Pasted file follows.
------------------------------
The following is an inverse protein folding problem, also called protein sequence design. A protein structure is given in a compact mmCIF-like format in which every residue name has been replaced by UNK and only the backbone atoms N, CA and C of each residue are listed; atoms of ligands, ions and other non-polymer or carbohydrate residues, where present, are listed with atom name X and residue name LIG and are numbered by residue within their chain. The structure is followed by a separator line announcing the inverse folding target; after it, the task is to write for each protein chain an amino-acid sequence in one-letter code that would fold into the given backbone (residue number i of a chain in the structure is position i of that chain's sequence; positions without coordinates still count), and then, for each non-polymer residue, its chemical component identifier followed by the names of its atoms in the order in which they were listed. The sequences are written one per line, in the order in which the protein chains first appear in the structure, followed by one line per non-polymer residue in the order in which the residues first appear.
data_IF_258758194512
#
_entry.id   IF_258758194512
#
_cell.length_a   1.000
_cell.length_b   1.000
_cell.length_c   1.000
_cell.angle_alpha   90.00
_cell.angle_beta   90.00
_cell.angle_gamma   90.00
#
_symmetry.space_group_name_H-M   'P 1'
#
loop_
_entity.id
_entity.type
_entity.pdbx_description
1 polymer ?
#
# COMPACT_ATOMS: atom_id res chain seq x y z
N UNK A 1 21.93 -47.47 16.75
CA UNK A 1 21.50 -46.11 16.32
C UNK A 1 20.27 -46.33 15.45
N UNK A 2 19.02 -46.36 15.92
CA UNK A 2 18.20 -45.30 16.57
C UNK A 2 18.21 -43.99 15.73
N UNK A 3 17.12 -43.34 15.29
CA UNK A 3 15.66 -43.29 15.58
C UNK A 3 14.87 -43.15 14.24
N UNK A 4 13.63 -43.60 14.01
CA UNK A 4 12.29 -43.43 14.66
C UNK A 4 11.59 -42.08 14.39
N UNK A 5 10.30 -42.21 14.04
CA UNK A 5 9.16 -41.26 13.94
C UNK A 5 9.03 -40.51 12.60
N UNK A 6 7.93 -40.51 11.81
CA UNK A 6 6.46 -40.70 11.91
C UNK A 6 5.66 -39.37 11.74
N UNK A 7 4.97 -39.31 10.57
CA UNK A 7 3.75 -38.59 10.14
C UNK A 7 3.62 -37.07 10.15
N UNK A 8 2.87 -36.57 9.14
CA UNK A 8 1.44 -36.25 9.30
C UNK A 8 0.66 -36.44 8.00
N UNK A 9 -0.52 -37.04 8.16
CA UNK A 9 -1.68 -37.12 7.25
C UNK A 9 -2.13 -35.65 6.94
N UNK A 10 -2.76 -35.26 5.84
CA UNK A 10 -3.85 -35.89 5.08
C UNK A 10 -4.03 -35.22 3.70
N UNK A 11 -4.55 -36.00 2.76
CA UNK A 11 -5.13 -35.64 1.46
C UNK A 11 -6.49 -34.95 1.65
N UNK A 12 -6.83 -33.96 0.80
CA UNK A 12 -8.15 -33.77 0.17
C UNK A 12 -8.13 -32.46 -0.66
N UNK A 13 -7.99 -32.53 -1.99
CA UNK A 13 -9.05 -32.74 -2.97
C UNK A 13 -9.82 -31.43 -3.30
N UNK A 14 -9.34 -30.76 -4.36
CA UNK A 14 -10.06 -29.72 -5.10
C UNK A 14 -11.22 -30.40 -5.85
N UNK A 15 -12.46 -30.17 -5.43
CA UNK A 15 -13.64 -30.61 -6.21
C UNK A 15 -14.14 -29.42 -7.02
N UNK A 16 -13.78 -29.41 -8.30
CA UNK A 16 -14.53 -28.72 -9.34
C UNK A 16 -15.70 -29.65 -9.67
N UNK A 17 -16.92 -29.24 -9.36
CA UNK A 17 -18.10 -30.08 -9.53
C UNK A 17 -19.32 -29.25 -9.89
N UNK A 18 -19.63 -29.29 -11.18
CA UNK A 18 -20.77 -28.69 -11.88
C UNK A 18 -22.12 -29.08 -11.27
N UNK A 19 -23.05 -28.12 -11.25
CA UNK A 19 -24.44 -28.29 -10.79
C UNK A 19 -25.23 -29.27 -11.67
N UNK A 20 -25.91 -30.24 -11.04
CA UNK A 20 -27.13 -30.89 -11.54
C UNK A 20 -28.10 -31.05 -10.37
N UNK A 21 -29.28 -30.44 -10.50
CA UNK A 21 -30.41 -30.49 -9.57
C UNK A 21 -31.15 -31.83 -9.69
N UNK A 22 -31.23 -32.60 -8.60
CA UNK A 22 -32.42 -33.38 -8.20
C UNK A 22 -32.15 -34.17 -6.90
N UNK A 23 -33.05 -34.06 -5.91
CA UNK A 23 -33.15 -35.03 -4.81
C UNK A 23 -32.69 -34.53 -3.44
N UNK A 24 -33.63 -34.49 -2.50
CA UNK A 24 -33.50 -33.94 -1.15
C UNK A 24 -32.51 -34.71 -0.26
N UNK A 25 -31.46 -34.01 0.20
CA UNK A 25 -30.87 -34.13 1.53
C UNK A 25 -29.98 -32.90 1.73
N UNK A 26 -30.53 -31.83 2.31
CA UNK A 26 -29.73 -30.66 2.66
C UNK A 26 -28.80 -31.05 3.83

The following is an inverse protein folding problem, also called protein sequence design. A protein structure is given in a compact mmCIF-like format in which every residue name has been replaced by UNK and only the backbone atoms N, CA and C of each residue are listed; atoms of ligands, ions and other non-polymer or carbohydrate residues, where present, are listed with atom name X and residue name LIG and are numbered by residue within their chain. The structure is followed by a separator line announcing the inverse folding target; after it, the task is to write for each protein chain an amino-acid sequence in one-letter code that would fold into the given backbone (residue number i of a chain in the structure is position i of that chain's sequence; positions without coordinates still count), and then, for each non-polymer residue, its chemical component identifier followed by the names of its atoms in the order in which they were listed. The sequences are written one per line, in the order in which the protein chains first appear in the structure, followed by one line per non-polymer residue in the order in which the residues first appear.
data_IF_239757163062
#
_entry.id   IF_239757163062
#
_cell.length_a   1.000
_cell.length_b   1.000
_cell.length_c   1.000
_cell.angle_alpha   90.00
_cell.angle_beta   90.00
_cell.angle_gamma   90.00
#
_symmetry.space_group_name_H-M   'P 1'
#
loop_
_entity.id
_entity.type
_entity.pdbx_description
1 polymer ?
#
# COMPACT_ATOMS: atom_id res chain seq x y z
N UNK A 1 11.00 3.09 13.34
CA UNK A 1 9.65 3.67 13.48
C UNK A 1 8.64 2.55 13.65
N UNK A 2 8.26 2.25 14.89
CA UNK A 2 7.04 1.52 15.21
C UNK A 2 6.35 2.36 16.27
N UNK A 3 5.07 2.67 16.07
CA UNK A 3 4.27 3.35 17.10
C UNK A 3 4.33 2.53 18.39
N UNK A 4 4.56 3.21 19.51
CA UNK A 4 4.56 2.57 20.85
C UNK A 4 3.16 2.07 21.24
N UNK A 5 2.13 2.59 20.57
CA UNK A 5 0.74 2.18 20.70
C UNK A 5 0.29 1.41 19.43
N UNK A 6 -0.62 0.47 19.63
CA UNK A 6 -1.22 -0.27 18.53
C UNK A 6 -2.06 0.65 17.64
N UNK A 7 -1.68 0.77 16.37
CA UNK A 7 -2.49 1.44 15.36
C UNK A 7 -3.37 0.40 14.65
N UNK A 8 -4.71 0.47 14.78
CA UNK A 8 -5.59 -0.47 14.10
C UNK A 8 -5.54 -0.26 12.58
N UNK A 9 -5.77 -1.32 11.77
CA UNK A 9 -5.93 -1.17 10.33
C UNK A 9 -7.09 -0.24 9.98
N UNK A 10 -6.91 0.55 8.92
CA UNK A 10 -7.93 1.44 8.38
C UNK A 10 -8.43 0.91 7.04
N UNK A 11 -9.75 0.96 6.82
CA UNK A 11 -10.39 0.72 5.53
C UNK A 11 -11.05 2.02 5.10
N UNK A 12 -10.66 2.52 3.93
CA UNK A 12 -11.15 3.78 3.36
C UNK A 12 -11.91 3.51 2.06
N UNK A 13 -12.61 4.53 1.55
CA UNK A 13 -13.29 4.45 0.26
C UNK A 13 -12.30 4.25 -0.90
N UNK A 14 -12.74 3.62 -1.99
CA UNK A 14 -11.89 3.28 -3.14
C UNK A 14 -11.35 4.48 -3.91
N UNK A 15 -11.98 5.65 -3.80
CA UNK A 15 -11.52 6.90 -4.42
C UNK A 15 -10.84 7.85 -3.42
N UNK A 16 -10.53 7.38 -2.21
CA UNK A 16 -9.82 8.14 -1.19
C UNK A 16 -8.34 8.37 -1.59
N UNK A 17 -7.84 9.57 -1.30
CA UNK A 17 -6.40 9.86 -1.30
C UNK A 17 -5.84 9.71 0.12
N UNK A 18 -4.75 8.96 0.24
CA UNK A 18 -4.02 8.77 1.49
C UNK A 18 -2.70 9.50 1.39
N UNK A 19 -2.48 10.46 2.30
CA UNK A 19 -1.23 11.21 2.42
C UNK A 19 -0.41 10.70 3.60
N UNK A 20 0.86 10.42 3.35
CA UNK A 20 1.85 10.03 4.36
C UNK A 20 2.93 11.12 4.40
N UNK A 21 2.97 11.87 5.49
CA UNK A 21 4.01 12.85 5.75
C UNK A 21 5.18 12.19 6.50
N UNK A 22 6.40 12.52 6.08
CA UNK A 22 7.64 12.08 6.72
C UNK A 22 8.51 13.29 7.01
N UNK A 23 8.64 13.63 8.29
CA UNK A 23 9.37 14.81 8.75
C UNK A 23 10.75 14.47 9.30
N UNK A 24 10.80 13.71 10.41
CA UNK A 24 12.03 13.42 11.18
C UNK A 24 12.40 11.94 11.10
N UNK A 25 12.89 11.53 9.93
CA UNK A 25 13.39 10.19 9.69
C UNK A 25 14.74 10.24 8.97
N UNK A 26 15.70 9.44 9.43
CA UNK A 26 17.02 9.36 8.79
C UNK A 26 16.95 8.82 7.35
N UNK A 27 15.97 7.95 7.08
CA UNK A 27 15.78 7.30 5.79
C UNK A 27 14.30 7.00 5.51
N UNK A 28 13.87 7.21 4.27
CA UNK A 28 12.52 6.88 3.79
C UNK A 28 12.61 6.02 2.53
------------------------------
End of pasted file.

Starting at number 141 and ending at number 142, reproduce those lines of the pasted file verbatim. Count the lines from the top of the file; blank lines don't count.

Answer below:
C UNK A 7 -3.37 0.40 14.65
N UNK A 8 -4.71 0.47 14.78